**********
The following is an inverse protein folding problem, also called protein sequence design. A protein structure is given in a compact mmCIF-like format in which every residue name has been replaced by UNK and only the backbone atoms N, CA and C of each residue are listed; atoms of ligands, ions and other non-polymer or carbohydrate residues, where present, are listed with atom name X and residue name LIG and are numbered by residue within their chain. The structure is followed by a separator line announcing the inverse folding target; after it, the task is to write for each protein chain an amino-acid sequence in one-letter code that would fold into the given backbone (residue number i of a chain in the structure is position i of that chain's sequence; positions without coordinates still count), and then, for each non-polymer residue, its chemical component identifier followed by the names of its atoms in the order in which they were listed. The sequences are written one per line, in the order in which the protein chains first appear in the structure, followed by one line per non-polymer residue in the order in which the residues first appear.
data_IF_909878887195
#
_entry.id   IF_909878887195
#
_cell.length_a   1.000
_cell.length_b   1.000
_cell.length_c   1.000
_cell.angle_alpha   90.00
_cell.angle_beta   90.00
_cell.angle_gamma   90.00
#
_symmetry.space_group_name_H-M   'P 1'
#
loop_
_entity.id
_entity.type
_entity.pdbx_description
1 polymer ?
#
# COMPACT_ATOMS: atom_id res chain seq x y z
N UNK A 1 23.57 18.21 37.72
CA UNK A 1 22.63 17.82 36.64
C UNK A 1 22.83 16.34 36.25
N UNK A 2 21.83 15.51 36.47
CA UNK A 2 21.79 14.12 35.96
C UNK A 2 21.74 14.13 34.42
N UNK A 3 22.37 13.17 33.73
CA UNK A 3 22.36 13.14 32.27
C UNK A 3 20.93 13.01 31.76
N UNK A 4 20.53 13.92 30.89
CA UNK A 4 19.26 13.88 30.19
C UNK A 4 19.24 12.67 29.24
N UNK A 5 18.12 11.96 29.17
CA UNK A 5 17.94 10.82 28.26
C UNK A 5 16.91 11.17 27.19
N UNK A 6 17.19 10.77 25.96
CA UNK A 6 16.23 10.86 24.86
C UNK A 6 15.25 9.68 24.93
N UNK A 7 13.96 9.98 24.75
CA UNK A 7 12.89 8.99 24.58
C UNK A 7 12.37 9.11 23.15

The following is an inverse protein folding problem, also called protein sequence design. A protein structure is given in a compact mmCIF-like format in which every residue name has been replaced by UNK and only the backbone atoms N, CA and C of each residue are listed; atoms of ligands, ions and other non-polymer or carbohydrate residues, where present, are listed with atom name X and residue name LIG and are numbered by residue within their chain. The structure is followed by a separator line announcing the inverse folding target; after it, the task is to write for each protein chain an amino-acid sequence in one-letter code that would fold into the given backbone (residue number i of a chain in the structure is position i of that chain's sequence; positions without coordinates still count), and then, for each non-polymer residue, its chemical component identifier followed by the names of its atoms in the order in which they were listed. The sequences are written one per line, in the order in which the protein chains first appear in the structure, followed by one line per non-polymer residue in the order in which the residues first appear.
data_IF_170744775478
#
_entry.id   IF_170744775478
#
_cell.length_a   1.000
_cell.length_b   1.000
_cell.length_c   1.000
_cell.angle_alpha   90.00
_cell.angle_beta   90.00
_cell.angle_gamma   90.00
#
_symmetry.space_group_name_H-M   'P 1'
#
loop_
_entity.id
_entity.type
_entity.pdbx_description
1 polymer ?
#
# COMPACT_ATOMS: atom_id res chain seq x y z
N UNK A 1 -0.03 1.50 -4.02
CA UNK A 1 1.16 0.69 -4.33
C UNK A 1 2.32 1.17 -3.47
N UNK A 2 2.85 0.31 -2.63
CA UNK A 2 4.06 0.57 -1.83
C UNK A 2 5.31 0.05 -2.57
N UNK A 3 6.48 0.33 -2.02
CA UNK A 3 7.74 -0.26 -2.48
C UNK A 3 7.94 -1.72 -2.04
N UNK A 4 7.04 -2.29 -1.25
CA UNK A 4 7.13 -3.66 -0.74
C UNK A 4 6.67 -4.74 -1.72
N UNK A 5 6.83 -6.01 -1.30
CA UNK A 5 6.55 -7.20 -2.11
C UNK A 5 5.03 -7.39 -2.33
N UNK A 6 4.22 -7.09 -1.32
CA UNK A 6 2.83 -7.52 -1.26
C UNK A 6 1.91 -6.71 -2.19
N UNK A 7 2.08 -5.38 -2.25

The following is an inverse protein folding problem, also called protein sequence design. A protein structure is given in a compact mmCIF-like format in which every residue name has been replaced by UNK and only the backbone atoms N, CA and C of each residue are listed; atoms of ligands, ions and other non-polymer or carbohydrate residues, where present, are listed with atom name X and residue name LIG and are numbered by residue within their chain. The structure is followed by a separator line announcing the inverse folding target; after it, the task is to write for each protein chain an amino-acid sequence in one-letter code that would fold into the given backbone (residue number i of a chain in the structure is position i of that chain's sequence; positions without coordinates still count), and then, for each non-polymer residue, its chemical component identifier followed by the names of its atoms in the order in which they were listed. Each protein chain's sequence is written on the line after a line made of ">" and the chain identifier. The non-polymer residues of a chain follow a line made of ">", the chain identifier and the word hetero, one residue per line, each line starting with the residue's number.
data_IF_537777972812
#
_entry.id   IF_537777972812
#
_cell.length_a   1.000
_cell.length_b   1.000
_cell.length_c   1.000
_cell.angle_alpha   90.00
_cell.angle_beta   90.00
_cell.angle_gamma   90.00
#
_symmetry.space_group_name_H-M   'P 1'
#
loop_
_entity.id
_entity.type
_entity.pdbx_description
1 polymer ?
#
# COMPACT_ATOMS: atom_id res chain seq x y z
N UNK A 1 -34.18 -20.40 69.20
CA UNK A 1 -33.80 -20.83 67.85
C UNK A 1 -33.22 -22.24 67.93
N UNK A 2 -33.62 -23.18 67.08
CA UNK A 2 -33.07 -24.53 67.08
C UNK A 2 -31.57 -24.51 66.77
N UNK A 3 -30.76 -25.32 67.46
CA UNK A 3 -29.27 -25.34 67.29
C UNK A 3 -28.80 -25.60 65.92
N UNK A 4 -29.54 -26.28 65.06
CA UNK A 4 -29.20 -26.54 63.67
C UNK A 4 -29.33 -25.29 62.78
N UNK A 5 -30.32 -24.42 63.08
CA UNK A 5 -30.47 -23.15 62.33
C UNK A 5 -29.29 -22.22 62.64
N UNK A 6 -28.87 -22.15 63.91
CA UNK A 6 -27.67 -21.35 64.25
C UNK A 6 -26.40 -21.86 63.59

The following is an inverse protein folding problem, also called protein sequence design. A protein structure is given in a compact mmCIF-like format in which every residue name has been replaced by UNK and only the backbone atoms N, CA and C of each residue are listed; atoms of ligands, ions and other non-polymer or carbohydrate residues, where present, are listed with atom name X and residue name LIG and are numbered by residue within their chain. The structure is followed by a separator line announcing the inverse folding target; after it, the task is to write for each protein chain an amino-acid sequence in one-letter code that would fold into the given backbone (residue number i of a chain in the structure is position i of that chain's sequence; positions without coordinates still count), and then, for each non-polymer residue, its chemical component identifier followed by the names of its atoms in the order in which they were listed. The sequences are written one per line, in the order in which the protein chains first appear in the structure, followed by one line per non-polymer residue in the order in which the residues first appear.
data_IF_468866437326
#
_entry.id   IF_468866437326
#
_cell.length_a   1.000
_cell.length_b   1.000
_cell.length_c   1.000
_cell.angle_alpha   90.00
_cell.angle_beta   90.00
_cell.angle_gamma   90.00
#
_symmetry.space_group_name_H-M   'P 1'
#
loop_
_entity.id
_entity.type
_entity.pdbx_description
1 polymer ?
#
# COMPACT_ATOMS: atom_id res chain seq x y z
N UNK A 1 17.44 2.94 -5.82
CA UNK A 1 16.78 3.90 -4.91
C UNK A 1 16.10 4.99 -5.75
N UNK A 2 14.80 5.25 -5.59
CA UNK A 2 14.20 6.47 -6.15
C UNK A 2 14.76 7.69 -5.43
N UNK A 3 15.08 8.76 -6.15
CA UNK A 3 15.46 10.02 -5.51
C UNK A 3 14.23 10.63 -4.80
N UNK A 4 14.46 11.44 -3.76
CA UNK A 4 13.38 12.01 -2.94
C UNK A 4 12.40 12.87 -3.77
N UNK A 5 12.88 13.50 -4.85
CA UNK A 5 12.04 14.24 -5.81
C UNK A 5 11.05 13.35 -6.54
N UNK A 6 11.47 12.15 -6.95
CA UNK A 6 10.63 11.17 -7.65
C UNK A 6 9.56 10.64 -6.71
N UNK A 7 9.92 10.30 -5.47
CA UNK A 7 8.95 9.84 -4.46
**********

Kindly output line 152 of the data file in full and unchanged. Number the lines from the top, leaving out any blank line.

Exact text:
N UNK A 4 14.46 11.44 -3.76